Onwucheka Jemie: On "The Bitter River"
The most prolonged and deeply moving of Hughes's lynch poems is "The Bitter River," a dirge for two black youths lynched in Mississippi in 1942. Hughes conceives of the lynch terror as a bitter, poisonous river flowing through the South, a river at which black people have been forced to drink too long. Its water galls the taste, poisons the blood, and drowns black hopes. The "snake-like hiss of its stream" strangles black dreams. The bitter river reflects no stars, only the steel bars behind which are confined numberless innocents--the Scottsboro Boys, sharecroppers, and labor leaders. The bitter river makes nonsense of liberal rhetoric:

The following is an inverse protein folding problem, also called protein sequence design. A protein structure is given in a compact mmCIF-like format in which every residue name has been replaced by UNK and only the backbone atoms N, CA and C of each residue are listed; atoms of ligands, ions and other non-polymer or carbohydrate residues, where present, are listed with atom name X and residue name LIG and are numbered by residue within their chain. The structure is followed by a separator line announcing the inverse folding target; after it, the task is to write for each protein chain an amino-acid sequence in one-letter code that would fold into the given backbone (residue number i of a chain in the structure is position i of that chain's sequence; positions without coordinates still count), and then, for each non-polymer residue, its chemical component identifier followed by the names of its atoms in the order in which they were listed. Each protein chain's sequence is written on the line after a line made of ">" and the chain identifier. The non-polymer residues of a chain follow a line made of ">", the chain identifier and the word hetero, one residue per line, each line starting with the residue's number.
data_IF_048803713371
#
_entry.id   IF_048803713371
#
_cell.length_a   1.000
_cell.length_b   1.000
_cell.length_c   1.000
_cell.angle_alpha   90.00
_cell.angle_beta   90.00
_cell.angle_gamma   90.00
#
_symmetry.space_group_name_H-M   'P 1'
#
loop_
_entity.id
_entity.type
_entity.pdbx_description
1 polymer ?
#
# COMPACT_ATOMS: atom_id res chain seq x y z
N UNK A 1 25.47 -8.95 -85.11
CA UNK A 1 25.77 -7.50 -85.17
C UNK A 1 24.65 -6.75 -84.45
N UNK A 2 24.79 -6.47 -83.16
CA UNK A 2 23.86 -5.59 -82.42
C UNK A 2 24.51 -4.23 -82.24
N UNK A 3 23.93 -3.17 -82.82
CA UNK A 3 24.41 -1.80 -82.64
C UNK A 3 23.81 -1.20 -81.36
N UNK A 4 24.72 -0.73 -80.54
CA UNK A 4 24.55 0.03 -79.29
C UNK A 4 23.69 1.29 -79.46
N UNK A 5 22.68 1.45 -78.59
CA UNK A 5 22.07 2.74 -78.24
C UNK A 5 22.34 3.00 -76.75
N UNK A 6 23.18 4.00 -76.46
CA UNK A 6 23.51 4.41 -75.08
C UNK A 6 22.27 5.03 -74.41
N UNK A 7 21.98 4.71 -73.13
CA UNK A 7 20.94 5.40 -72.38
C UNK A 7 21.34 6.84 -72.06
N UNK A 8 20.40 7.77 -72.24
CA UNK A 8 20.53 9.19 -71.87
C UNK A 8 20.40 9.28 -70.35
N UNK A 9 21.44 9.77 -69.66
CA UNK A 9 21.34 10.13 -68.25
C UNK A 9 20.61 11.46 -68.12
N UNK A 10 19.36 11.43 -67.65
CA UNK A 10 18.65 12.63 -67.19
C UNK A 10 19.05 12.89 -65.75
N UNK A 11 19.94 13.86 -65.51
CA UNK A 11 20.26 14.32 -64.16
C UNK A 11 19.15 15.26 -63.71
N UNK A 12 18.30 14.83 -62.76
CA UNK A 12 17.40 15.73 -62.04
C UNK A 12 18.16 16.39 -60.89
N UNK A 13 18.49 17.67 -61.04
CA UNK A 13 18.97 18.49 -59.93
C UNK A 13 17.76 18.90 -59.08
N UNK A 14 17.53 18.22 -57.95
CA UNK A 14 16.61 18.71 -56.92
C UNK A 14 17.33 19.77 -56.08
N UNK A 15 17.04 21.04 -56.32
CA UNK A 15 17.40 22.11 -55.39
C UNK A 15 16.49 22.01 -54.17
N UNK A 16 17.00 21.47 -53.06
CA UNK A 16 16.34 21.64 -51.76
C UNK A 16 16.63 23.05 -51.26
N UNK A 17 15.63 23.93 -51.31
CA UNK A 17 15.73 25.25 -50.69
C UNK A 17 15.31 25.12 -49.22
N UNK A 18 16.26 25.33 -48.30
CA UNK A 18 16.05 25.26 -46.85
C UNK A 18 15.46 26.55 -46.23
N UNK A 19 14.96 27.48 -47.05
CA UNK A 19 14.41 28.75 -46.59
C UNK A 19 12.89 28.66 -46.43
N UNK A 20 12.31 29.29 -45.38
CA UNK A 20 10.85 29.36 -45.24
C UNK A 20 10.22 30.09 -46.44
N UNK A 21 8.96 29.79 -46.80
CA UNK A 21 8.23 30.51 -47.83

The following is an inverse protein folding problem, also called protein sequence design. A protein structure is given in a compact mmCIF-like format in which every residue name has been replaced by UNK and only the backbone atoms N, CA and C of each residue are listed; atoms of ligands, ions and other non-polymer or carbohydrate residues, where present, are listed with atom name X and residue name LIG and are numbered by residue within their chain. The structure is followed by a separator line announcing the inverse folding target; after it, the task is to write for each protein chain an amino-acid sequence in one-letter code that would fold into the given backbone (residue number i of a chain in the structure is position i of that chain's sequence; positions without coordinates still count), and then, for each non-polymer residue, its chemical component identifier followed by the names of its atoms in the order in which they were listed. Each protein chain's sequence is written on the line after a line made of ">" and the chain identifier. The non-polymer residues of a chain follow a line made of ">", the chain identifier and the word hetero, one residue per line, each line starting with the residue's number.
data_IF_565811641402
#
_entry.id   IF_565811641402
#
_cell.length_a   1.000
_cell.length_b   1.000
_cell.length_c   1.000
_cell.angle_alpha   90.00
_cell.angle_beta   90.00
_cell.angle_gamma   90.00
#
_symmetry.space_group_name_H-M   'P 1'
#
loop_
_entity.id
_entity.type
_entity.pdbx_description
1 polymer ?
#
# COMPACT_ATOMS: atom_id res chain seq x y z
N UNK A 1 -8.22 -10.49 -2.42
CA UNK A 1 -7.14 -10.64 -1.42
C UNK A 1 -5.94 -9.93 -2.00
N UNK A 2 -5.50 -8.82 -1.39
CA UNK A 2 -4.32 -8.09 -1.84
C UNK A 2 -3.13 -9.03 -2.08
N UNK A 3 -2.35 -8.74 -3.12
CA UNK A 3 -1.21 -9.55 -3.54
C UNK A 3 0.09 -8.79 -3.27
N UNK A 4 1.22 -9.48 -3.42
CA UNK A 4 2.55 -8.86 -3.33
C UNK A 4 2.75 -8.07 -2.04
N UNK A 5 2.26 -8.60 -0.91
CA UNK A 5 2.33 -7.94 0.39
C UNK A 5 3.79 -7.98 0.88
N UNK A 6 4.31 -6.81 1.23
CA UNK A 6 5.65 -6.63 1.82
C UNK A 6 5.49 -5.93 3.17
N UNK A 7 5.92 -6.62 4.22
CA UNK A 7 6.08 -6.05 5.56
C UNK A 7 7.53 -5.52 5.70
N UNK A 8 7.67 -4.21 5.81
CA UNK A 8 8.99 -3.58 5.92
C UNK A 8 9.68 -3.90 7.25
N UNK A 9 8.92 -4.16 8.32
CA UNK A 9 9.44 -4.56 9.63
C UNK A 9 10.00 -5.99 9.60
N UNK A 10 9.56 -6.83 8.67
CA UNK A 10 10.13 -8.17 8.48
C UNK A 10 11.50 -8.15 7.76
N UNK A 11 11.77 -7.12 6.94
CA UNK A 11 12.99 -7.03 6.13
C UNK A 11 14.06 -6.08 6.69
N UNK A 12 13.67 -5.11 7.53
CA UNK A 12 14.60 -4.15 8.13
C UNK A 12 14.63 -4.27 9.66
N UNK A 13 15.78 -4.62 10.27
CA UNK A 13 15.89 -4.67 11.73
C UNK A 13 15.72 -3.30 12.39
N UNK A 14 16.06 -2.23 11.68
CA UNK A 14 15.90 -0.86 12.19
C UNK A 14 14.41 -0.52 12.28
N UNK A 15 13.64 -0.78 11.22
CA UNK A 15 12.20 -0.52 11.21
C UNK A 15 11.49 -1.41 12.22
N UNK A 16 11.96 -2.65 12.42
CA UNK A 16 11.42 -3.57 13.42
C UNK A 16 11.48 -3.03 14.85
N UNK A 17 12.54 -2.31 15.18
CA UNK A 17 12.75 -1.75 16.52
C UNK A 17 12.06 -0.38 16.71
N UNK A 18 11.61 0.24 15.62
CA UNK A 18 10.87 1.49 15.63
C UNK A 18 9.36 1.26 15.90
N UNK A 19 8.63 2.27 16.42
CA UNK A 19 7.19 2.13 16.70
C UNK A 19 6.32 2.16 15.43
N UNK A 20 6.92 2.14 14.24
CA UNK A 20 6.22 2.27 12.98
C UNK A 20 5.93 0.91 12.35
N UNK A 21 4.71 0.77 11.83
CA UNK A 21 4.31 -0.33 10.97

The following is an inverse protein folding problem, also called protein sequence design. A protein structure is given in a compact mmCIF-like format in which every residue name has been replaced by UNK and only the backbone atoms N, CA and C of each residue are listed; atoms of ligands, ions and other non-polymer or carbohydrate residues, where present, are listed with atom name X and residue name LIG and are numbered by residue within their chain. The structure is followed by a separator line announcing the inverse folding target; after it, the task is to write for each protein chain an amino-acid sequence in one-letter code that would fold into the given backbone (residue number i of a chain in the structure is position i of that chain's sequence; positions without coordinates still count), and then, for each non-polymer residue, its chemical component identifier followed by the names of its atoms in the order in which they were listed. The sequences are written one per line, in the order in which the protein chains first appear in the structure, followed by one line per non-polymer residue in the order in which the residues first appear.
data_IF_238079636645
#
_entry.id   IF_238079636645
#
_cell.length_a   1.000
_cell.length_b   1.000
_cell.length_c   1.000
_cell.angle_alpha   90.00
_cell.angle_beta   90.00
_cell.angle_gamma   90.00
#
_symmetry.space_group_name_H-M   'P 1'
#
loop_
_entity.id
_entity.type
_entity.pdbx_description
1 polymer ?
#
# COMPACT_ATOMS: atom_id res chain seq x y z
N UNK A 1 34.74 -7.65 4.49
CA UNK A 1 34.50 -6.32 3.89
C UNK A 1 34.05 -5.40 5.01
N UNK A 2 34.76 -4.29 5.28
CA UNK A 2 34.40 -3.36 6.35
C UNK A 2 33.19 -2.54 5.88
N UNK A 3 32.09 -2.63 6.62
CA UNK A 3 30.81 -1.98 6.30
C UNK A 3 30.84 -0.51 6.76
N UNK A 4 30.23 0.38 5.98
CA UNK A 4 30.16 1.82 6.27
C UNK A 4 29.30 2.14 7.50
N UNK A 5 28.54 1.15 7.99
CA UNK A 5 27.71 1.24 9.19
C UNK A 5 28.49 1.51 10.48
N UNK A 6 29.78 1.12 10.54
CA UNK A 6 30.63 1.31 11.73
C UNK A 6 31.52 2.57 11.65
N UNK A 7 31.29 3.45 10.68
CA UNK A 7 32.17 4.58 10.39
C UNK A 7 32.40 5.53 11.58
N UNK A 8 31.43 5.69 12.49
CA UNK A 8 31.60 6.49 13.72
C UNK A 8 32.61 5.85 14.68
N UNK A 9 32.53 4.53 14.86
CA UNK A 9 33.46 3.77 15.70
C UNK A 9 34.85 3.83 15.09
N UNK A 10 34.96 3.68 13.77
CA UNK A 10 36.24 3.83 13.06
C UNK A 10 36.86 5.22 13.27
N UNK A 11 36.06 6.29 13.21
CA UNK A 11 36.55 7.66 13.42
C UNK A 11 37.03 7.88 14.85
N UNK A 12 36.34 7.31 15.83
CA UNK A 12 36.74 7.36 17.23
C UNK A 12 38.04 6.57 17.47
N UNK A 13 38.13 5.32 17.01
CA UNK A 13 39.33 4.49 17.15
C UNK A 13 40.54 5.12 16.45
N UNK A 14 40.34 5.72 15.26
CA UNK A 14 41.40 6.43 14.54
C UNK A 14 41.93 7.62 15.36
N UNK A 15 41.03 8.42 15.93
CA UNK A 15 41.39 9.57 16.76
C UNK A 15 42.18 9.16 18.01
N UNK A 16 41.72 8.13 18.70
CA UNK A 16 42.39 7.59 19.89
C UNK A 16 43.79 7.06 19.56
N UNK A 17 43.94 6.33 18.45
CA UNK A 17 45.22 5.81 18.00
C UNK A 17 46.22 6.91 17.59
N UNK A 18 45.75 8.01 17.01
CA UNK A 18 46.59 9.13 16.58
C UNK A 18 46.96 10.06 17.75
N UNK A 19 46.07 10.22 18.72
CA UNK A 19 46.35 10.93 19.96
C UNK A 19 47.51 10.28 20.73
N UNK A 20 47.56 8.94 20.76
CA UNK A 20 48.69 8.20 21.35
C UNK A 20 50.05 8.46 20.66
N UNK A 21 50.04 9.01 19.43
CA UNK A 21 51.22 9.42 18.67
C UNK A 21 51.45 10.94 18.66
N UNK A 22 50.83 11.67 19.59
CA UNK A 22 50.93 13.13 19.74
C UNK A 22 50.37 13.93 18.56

"Work, education, patience
Will bring a better day."
The swirl of the bitter river
Carries your "patience" away.
Patience is useless, the hope in work and education a slim and distant one. The poem ends in bitter complaint, weariness and gloom:
I'm tired of the bitter river!
Tired of the bars!
From Langston Hughes: An Introduction to the Poetry. Copyright © 1976 by Columbia University Press.
|Title||Onwucheka Jemie: On "The Bitter River"||Type of Content||Criticism|
|Criticism Author||Onwucheka Jemie||Criticism Target||Langston Hughes|
|Criticism Type||Poet||Originally Posted||28 Sep 2015|
|Publication Status||Excerpted Criticism||Publication||Langston Hughes: An Introduction to The Poetry|
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